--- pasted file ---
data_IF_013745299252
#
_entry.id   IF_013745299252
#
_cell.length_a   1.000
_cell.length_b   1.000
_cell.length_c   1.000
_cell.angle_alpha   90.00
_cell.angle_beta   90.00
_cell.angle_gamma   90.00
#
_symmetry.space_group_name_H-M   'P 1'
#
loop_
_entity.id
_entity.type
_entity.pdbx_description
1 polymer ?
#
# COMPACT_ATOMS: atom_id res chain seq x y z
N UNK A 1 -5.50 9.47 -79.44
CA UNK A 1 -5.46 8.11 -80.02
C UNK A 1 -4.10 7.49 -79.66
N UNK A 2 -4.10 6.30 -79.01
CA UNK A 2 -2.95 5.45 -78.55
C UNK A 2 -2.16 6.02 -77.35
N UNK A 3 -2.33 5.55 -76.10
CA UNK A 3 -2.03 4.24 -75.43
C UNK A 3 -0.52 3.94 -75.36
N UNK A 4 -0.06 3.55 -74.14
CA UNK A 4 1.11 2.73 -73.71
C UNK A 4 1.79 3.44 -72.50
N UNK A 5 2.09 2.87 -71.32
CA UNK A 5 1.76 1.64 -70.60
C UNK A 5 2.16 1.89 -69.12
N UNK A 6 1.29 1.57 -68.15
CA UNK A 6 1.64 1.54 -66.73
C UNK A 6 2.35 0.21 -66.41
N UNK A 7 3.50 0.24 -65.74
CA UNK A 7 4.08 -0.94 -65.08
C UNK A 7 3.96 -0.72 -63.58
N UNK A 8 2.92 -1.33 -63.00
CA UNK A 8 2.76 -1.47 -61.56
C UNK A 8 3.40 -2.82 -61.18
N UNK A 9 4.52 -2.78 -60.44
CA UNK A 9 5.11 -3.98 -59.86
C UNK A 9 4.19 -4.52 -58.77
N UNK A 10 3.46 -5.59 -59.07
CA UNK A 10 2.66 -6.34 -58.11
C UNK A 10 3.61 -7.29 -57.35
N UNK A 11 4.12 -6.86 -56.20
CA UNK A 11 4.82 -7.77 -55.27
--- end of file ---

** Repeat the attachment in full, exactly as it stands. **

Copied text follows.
data_IF_013745299252
#
_entry.id   IF_013745299252
#
_cell.length_a   1.000
_cell.length_b   1.000
_cell.length_c   1.000
_cell.angle_alpha   90.00
_cell.angle_beta   90.00
_cell.angle_gamma   90.00
#
_symmetry.space_group_name_H-M   'P 1'
#
loop_
_entity.id
_entity.type
_entity.pdbx_description
1 polymer ?
#
# COMPACT_ATOMS: atom_id res chain seq x y z
N UNK A 1 -5.50 9.47 -79.44
CA UNK A 1 -5.46 8.11 -80.02
C UNK A 1 -4.10 7.49 -79.66
N UNK A 2 -4.10 6.30 -79.01
CA UNK A 2 -2.95 5.45 -78.55
C UNK A 2 -2.16 6.02 -77.35
N UNK A 3 -2.33 5.55 -76.10
CA UNK A 3 -2.03 4.24 -75.43
C UNK A 3 -0.52 3.94 -75.36
N UNK A 4 -0.06 3.55 -74.14
CA UNK A 4 1.11 2.73 -73.71
C UNK A 4 1.79 3.44 -72.50
N UNK A 5 2.09 2.87 -71.32
CA UNK A 5 1.76 1.64 -70.60
C UNK A 5 2.16 1.89 -69.12
N UNK A 6 1.29 1.57 -68.15
CA UNK A 6 1.64 1.54 -66.73
C UNK A 6 2.35 0.21 -66.41
N UNK A 7 3.50 0.24 -65.74
CA UNK A 7 4.08 -0.94 -65.08
C UNK A 7 3.96 -0.72 -63.58
N UNK A 8 2.92 -1.33 -63.00
CA UNK A 8 2.76 -1.47 -61.56
C UNK A 8 3.40 -2.82 -61.18
N UNK A 9 4.52 -2.78 -60.44
CA UNK A 9 5.11 -3.98 -59.86
C UNK A 9 4.19 -4.52 -58.77
N UNK A 10 3.46 -5.59 -59.07
CA UNK A 10 2.66 -6.34 -58.11
C UNK A 10 3.61 -7.29 -57.35
N UNK A 11 4.12 -6.86 -56.20
CA UNK A 11 4.82 -7.77 -55.27